Enrollment numbers increase demand for temporary housing


Collegian | Garrett Mogel

The Best Western University Inn on the corner of Elizabeth Street and College Avenue has been converted into dorm rooms for 150 first-year Colorado State University students, Aug. 23.

Portia Cook, Staff Contributor

Editor’s Note: This is a follow-up story to The Collegian’s piece on students living in the Best Western University Inn. To read more about the temporary living situation, go here.

For most college students, the transition to college means moving into a dorm room and living on their own for the first time. Excitedly meeting your roommate, decorating your space and being close to campus are just a few of the perks of living in on-campus housing.


While most first-year Colorado State University students are experiencing just this, 400-500 CSU students are living in temporary housing, consisting of the Best Western University Inn, Westfall Hall before it closes for window renovations, converted lounge spaces and university-sponsored apartments usually reserved for students after their first year. Each space and situation is considerably different than a dorm room. 

According to Nick Sweeton, associate executive director for CSU Housing & Dining Services, a variety of factors contributed to the high number of students placed in temporary housing this fall. Sweeton said the university was unprepared for a lower-than-usual melt rate, meaning fewer students canceled their plans to attend the university than anticipated based on data from previous years.

While there is an option for students to request exemption from the on-campus living requirement, Sweeton said fewer students took advantage of this option than in past years.

“We interpret this as a good sign; students want to come to CSU and live on campus,” Sweeton said.

In addition, Westfall Hall, one of two 12-story, 400-student capacity residence hall towers located in the northwest corner of main campus, will be unavailable for the 2022-23 academic year due to extensive window renovations beginning in October.

“The only way we could make up that money would be to charge students more rent, and we just don’t want to do that, so we are proceeding with our plan to have Westfall offline starting Oct. 1,” Sweeton said.

In October 2019, the CSU System Board of Governors approved $130 million toward phase one of additional on-campus housing that has since been postponed. The former site of Aylesworth Hall was to be converted into Meridian Village: three separate residence halls with 1,100 beds total. Today, the plot of land is being used as additional on-campus parking.

“The staff support is there, CSUPD support is there — it’s just across the street from campus versus right on campus.” -Nick Sweeton, CSU Housing & Dining Services associate executive director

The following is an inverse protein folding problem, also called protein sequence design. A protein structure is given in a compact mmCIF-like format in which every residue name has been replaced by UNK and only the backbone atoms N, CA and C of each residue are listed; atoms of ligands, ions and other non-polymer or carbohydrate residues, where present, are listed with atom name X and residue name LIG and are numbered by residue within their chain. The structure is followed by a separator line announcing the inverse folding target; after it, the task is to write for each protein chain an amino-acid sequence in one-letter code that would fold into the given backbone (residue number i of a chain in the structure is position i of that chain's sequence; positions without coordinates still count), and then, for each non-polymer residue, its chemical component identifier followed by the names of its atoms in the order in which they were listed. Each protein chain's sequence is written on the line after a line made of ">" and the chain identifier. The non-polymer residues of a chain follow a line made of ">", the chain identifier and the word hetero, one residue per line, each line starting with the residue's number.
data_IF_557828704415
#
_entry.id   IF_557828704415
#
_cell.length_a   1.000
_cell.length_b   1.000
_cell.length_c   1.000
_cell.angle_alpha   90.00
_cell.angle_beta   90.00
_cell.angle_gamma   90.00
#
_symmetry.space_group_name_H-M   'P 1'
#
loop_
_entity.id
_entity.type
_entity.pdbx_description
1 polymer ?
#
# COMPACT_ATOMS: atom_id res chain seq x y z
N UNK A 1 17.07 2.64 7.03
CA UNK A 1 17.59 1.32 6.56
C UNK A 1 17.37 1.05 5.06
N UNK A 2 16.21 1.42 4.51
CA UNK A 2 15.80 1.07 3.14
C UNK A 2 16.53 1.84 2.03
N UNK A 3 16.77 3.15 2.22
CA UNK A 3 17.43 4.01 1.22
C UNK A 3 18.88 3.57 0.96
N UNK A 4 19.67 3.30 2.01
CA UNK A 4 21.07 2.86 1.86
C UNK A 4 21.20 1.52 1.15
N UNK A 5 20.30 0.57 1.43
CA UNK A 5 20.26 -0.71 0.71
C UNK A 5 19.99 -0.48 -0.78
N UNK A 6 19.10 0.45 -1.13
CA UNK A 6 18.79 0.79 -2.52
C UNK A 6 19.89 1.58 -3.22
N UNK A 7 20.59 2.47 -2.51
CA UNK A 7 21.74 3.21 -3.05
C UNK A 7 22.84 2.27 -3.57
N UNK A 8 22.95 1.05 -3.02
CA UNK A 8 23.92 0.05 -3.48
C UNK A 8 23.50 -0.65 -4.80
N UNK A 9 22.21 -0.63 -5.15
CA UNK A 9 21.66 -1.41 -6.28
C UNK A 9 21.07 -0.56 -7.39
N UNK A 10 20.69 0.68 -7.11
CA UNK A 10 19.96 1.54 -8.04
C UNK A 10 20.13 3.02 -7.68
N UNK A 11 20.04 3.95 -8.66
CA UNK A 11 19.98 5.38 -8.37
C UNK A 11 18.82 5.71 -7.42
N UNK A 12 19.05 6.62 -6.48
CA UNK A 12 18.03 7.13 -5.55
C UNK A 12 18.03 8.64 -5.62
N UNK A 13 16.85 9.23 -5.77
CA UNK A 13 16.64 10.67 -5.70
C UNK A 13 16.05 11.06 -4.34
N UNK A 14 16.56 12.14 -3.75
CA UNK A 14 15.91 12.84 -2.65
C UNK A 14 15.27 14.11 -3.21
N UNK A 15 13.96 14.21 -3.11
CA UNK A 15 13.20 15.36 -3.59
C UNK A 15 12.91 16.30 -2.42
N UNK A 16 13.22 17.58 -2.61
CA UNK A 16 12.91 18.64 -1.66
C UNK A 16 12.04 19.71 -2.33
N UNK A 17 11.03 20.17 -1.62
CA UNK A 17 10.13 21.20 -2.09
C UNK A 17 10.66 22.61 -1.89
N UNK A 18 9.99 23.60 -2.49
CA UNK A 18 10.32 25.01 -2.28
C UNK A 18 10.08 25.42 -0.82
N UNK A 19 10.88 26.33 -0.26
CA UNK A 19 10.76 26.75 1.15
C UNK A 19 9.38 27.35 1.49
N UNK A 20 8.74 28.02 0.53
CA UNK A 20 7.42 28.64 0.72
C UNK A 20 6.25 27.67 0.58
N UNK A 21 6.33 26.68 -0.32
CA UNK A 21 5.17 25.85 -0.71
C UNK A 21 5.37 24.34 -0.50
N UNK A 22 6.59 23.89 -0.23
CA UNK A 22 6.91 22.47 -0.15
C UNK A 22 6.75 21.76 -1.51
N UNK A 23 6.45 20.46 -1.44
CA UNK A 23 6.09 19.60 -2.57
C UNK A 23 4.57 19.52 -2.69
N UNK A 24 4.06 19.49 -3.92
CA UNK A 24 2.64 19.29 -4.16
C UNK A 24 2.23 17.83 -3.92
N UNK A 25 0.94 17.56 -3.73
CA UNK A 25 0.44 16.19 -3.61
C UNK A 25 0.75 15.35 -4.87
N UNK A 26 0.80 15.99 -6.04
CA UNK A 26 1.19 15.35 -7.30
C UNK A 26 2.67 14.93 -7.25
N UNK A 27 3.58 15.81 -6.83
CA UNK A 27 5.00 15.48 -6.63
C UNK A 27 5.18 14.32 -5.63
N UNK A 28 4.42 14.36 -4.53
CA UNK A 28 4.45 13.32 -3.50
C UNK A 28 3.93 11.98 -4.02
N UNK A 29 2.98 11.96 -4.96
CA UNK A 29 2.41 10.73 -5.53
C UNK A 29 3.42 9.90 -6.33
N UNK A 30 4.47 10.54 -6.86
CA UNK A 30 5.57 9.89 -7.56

Sweeton said plans to continue building Meridian Village or other on-campus housing are not happening anytime soon.


“The financial impact of the pandemic was pretty significant, so our finances are not in the same space that they were at that point,” Sweeton said.

However, CSU is monitoring future enrollment projections to determine future housing needs. To combat a housing crisis like this in the future, Sweeton said the university will continue to study data, including new data from this year, and apply it to future years.

“I don’t know if it’s just a post-pandemic reality or just a new generation of students coming in where more of them are going to want to live on campus and want that traditional residential experience,” Sweeton said.

As for the students in temporary housing, Sweeton said they fall into two categories of applicants: late applicants who received a later self-assign date or those invited to self-assign who never engaged.

He also said students placed in temporary on-campus housing reside in one of two areas: converted lounge spaces or overflow emergency spaces, like those found in Allison Hall and Newsom Hall. While the temporary spaces differ in location from a typical dorm room, each area offers similar dorm room furnishings, like clothing storage, beds and a lockable door for added safety and security, Sweeton said.

For students residing in the Best Western University Inn, the university is adding to their safety and security through the CSU police, who will frequently make their presence known on hotel grounds, Sweeton said. The hotel will also not book rooms for outside community members until no CSU students reside on the property.

“From a safety and security perspective, it’s similar to being in a residence hall,” Sweeton said. “The staff support is there, CSUPD support is there — it’s just across the street from campus versus right on campus.”

Sweeton said his role in Housing & Dining Services is to ensure the program is “doing the best (it) can to serve and support students and help them be successful at CSU.” 

This also means extending additional support to those in temporary housing who need living accommodations or modifications, and Sweeton said there are spaces for students with different needs and abilities. 

“We work closely with (Student Diversity Programs and Services) offices and other resources on campus to ensure that the students are supported in the way they need to be supported and that their chances of success are just as great in a temp space as they would be in a permanent space,” he said.

For any students with unmet needs, Sweeton said he hopes students will express their concerns to staff while utilizing campus resources.  

“Reach out and let us know,” Sweeton said. “We truly want to meet the needs and help students be successful.”

Reach Portia Cook at news@collegian.com or on Twitter @csucollegian.